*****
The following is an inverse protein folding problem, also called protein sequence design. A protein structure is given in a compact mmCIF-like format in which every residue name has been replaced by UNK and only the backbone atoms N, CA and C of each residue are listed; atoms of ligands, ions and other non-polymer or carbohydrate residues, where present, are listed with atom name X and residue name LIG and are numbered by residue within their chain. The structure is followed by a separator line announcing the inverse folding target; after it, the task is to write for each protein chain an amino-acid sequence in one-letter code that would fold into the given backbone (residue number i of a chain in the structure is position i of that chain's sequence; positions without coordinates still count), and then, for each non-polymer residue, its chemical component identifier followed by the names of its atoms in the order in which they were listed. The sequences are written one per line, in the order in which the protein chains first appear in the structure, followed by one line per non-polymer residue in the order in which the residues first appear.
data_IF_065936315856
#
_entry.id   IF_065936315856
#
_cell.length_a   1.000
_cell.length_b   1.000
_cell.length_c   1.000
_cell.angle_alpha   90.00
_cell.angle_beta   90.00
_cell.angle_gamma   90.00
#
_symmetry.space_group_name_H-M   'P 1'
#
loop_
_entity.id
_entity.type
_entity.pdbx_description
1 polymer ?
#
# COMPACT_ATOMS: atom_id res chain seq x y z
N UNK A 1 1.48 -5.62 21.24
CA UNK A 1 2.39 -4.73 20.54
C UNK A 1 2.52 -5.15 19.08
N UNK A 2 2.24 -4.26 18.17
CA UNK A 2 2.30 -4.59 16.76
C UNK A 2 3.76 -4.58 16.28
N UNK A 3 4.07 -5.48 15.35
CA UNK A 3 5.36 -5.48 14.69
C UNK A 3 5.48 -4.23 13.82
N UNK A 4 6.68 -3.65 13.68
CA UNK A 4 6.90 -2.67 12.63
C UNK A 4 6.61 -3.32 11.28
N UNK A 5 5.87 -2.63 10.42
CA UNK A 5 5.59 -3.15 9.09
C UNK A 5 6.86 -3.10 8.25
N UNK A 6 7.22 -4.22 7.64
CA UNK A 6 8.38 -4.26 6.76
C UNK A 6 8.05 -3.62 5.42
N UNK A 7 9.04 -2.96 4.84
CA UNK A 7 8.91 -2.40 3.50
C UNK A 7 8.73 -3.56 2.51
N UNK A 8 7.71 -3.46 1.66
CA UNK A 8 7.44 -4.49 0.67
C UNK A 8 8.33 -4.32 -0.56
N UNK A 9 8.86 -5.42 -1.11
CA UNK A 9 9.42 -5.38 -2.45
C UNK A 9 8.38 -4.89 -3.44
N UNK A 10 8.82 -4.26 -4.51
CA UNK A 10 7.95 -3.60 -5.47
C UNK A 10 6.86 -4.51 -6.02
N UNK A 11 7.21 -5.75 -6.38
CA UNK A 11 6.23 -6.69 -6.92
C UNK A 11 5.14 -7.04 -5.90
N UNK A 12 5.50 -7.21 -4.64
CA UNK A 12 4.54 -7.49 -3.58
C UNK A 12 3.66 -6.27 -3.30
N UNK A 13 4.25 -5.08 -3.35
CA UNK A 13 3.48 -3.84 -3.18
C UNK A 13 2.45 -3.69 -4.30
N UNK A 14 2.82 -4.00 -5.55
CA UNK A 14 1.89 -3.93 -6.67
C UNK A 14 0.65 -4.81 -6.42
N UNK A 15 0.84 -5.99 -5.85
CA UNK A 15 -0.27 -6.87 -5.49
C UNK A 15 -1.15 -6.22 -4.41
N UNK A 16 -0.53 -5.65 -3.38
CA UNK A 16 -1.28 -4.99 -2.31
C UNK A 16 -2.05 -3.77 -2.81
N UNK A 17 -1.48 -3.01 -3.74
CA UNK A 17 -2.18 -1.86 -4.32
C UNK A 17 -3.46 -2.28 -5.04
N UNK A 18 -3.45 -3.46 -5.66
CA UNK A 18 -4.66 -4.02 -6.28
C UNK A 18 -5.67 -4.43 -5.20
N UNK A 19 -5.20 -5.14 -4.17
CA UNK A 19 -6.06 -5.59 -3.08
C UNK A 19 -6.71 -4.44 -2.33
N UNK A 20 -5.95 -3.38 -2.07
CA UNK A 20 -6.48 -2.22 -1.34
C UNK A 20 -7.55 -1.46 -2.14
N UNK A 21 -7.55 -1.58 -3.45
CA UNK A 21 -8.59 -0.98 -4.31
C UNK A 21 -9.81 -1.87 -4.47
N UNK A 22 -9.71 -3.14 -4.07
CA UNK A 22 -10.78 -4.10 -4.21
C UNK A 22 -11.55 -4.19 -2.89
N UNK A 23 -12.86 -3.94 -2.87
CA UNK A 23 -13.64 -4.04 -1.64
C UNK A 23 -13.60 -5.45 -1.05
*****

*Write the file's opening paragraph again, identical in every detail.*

The following is an inverse protein folding problem, also called protein sequence design. A protein structure is given in a compact mmCIF-like format in which every residue name has been replaced by UNK and only the backbone atoms N, CA and C of each residue are listed; atoms of ligands, ions and other non-polymer or carbohydrate residues, where present, are listed with atom name X and residue name LIG and are numbered by residue within their chain. The structure is followed by a separator line announcing the inverse folding target; after it, the task is to write for each protein chain an amino-acid sequence in one-letter code that would fold into the given backbone (residue number i of a chain in the structure is position i of that chain's sequence; positions without coordinates still count), and then, for each non-polymer residue, its chemical component identifier followed by the names of its atoms in the order in which they were listed. The sequences are written one per line, in the order in which the protein chains first appear in the structure, followed by one line per non-polymer residue in the order in which the residues first appear.